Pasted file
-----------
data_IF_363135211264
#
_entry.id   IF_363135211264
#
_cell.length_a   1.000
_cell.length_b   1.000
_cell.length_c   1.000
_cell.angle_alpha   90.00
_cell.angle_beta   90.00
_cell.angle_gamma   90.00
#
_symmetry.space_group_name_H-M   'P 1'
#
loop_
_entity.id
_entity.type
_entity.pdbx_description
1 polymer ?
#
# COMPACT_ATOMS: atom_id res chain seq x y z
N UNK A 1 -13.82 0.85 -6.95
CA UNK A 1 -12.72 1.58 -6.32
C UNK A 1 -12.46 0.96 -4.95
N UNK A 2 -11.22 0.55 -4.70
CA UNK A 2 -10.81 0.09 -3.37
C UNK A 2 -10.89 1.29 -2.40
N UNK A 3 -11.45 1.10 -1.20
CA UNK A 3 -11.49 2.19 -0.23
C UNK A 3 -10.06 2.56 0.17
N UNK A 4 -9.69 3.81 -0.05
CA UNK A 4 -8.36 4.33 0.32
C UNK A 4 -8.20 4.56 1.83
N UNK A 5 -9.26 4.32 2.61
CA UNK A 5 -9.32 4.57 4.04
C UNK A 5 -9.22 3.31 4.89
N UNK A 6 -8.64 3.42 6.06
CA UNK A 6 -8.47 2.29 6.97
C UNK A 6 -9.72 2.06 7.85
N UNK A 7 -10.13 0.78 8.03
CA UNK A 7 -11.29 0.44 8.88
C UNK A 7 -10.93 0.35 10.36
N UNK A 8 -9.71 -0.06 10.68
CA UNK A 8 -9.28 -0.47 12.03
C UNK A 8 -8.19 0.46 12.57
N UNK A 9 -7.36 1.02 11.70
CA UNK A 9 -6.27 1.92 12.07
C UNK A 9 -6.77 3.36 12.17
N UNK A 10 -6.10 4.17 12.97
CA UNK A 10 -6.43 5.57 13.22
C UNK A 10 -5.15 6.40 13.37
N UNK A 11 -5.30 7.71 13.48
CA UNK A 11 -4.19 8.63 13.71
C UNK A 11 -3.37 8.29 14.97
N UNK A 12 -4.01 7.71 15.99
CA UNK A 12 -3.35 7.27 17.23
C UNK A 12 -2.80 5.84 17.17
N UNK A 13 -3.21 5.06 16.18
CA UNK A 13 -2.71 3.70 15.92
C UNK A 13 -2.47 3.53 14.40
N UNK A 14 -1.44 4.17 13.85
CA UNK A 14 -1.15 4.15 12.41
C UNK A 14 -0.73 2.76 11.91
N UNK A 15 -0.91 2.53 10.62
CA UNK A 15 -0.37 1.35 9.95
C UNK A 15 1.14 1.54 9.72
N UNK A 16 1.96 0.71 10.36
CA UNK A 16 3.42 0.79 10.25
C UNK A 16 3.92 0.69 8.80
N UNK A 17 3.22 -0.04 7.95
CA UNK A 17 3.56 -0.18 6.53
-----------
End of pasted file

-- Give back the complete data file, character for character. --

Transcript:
data_IF_363135211264
#
_entry.id   IF_363135211264
#
_cell.length_a   1.000
_cell.length_b   1.000
_cell.length_c   1.000
_cell.angle_alpha   90.00
_cell.angle_beta   90.00
_cell.angle_gamma   90.00
#
_symmetry.space_group_name_H-M   'P 1'
#
loop_
_entity.id
_entity.type
_entity.pdbx_description
1 polymer ?
#
# COMPACT_ATOMS: atom_id res chain seq x y z
N UNK A 1 -13.82 0.85 -6.95
CA UNK A 1 -12.72 1.58 -6.32
C UNK A 1 -12.46 0.96 -4.95
N UNK A 2 -11.22 0.55 -4.70
CA UNK A 2 -10.81 0.09 -3.37
C UNK A 2 -10.89 1.29 -2.40
N UNK A 3 -11.45 1.10 -1.20
CA UNK A 3 -11.49 2.19 -0.23
C UNK A 3 -10.06 2.56 0.17
N UNK A 4 -9.69 3.81 -0.05
CA UNK A 4 -8.36 4.33 0.32
C UNK A 4 -8.20 4.56 1.83
N UNK A 5 -9.26 4.32 2.61
CA UNK A 5 -9.32 4.57 4.04
C UNK A 5 -9.22 3.31 4.89
N UNK A 6 -8.64 3.42 6.06
CA UNK A 6 -8.47 2.29 6.97
C UNK A 6 -9.72 2.06 7.85
N UNK A 7 -10.13 0.78 8.03
CA UNK A 7 -11.29 0.44 8.88
C UNK A 7 -10.93 0.35 10.36
N UNK A 8 -9.71 -0.06 10.68
CA UNK A 8 -9.28 -0.47 12.03
C UNK A 8 -8.19 0.46 12.57
N UNK A 9 -7.36 1.02 11.70
CA UNK A 9 -6.27 1.92 12.07
C UNK A 9 -6.77 3.36 12.17
N UNK A 10 -6.10 4.17 12.97
CA UNK A 10 -6.43 5.57 13.22
C UNK A 10 -5.15 6.40 13.37
N UNK A 11 -5.30 7.71 13.48
CA UNK A 11 -4.19 8.63 13.71
C UNK A 11 -3.37 8.29 14.97
N UNK A 12 -4.01 7.71 15.99
CA UNK A 12 -3.35 7.27 17.23
C UNK A 12 -2.80 5.84 17.17
N UNK A 13 -3.21 5.06 16.18
CA UNK A 13 -2.71 3.70 15.92
C UNK A 13 -2.47 3.53 14.40
N UNK A 14 -1.44 4.17 13.85
CA UNK A 14 -1.15 4.15 12.41
C UNK A 14 -0.73 2.76 11.91
N UNK A 15 -0.91 2.53 10.62
CA UNK A 15 -0.37 1.35 9.95
C UNK A 15 1.14 1.54 9.72
N UNK A 16 1.96 0.71 10.36
CA UNK A 16 3.42 0.79 10.25
C UNK A 16 3.92 0.69 8.80
N UNK A 17 3.22 -0.04 7.95
CA UNK A 17 3.56 -0.18 6.53